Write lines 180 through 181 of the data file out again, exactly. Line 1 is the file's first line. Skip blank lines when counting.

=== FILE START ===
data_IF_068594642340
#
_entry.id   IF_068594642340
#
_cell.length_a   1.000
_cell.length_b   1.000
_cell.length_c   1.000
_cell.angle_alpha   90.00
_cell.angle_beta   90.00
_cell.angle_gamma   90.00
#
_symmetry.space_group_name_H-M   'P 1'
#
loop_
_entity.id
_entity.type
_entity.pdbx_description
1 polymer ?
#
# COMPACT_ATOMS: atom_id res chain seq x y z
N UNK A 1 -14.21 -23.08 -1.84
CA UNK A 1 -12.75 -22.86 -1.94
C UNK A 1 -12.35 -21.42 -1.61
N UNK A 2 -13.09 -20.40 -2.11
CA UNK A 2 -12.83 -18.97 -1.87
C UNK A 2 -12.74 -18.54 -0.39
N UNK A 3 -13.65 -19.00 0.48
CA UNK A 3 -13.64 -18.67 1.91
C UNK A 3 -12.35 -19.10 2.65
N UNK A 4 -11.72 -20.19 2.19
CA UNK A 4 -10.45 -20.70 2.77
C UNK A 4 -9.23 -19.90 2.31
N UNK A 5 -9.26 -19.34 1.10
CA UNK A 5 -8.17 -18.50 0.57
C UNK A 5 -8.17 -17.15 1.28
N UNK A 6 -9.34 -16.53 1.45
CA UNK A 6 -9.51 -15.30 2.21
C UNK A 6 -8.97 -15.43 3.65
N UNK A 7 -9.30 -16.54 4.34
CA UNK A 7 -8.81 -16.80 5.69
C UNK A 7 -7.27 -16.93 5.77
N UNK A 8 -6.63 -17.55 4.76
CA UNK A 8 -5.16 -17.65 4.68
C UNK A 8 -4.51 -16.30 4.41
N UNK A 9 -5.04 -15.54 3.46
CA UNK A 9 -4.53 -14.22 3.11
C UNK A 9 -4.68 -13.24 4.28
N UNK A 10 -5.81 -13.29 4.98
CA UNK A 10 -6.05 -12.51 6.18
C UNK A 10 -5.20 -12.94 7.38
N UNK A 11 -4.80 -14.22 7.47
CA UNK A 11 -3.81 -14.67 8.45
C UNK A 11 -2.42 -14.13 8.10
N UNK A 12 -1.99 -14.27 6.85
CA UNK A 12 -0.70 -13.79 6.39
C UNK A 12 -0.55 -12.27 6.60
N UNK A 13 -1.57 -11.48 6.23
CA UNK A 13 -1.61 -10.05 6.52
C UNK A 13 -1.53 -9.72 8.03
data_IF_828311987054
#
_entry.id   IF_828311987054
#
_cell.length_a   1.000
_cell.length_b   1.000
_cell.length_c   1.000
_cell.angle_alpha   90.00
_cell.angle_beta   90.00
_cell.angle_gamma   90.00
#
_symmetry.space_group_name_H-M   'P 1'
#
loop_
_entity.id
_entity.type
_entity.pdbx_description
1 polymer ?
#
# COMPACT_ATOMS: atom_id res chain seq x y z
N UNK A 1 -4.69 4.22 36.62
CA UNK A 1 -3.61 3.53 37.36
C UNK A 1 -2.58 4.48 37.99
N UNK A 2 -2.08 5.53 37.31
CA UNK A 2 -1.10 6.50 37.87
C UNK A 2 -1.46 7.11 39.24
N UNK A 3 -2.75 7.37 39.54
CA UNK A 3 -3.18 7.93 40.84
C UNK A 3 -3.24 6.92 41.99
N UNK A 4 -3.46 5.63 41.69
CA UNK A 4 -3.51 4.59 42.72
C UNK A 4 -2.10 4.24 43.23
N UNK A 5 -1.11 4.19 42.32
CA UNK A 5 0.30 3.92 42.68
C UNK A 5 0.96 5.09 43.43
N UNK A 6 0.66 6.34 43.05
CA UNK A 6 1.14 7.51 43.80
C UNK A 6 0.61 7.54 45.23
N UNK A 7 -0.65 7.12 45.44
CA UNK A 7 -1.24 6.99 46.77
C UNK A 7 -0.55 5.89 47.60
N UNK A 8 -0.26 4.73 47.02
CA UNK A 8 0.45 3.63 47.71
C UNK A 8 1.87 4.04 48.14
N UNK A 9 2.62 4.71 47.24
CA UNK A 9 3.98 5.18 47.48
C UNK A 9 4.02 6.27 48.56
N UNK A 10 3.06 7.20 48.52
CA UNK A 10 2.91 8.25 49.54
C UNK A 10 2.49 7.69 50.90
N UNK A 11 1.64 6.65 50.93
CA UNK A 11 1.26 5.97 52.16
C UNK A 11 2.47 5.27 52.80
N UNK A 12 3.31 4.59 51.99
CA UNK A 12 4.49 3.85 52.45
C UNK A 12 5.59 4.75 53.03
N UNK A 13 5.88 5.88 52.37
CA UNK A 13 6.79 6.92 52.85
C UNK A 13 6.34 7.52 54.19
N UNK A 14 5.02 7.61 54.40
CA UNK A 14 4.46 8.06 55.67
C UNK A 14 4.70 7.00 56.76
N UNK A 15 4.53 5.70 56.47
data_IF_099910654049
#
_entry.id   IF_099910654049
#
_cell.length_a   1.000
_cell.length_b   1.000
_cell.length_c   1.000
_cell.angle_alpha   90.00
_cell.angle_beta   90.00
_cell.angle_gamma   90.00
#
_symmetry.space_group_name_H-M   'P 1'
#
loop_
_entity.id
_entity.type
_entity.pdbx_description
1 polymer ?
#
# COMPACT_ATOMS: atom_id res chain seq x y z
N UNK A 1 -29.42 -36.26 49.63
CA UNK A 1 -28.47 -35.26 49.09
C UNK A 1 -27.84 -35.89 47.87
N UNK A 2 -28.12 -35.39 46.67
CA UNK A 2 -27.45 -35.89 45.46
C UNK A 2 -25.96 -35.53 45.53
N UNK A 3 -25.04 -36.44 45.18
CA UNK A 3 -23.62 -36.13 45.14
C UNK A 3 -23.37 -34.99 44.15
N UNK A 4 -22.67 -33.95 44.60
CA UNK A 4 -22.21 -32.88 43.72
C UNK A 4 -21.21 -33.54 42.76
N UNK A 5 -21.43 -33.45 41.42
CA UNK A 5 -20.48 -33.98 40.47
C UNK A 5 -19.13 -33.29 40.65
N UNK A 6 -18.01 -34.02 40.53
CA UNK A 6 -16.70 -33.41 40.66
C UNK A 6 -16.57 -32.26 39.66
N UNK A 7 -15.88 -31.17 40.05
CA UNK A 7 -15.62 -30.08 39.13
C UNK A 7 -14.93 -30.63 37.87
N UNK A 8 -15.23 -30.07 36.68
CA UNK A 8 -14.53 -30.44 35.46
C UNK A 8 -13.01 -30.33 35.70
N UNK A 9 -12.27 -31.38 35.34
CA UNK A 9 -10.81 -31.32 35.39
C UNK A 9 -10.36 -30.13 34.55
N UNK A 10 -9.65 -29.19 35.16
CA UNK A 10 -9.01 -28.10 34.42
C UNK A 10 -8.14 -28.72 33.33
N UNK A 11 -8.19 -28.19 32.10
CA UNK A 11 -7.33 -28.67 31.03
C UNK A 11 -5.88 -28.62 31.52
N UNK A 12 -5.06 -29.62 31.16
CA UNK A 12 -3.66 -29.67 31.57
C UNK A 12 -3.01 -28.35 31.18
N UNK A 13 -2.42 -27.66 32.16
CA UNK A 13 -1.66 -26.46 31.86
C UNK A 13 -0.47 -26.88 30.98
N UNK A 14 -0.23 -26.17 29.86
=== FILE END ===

CA UNK A 13 -1.66 -26.46 31.86
C UNK A 13 -0.47 -26.88 30.98